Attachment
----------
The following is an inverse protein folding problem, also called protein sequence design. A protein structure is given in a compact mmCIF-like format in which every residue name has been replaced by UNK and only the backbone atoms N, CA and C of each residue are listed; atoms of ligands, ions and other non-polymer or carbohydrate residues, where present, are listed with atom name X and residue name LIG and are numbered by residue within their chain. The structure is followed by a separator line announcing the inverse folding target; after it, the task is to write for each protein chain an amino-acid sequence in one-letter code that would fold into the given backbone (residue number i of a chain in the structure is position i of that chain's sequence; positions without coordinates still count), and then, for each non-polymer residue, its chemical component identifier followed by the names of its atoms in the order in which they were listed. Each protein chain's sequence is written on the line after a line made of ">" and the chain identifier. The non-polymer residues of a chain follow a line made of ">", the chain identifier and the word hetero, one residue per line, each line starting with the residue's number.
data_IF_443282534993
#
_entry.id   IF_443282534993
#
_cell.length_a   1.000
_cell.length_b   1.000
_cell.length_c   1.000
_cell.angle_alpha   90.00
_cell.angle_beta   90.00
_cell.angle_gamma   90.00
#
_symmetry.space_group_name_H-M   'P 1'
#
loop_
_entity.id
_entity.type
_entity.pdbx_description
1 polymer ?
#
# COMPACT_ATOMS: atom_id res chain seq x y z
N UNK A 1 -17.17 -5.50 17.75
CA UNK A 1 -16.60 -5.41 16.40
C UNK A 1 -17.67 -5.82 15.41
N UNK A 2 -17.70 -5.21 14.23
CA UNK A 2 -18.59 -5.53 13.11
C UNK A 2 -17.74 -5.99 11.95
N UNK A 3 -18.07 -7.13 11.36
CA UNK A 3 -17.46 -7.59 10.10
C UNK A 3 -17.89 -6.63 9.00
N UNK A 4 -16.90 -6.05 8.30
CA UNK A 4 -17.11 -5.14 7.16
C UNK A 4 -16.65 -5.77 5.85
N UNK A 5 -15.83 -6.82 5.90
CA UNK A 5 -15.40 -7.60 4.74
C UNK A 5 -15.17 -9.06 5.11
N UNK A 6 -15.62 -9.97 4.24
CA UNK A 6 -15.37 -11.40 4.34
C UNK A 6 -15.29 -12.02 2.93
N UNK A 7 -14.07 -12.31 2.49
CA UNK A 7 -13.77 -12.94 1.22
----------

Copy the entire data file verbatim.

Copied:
The following is an inverse protein folding problem, also called protein sequence design. A protein structure is given in a compact mmCIF-like format in which every residue name has been replaced by UNK and only the backbone atoms N, CA and C of each residue are listed; atoms of ligands, ions and other non-polymer or carbohydrate residues, where present, are listed with atom name X and residue name LIG and are numbered by residue within their chain. The structure is followed by a separator line announcing the inverse folding target; after it, the task is to write for each protein chain an amino-acid sequence in one-letter code that would fold into the given backbone (residue number i of a chain in the structure is position i of that chain's sequence; positions without coordinates still count), and then, for each non-polymer residue, its chemical component identifier followed by the names of its atoms in the order in which they were listed. Each protein chain's sequence is written on the line after a line made of ">" and the chain identifier. The non-polymer residues of a chain follow a line made of ">", the chain identifier and the word hetero, one residue per line, each line starting with the residue's number.
data_IF_443282534993
#
_entry.id   IF_443282534993
#
_cell.length_a   1.000
_cell.length_b   1.000
_cell.length_c   1.000
_cell.angle_alpha   90.00
_cell.angle_beta   90.00
_cell.angle_gamma   90.00
#
_symmetry.space_group_name_H-M   'P 1'
#
loop_
_entity.id
_entity.type
_entity.pdbx_description
1 polymer ?
#
# COMPACT_ATOMS: atom_id res chain seq x y z
N UNK A 1 -17.17 -5.50 17.75
CA UNK A 1 -16.60 -5.41 16.40
C UNK A 1 -17.67 -5.82 15.41
N UNK A 2 -17.70 -5.21 14.23
CA UNK A 2 -18.59 -5.53 13.11
C UNK A 2 -17.74 -5.99 11.95
N UNK A 3 -18.07 -7.13 11.36
CA UNK A 3 -17.46 -7.59 10.10
C UNK A 3 -17.89 -6.63 9.00
N UNK A 4 -16.90 -6.05 8.30
CA UNK A 4 -17.11 -5.14 7.16
C UNK A 4 -16.65 -5.77 5.85
N UNK A 5 -15.83 -6.82 5.90
CA UNK A 5 -15.40 -7.60 4.74
C UNK A 5 -15.17 -9.06 5.11
N UNK A 6 -15.62 -9.97 4.24
CA UNK A 6 -15.37 -11.40 4.34
C UNK A 6 -15.29 -12.02 2.93
N UNK A 7 -14.07 -12.31 2.49
CA UNK A 7 -13.77 -12.94 1.22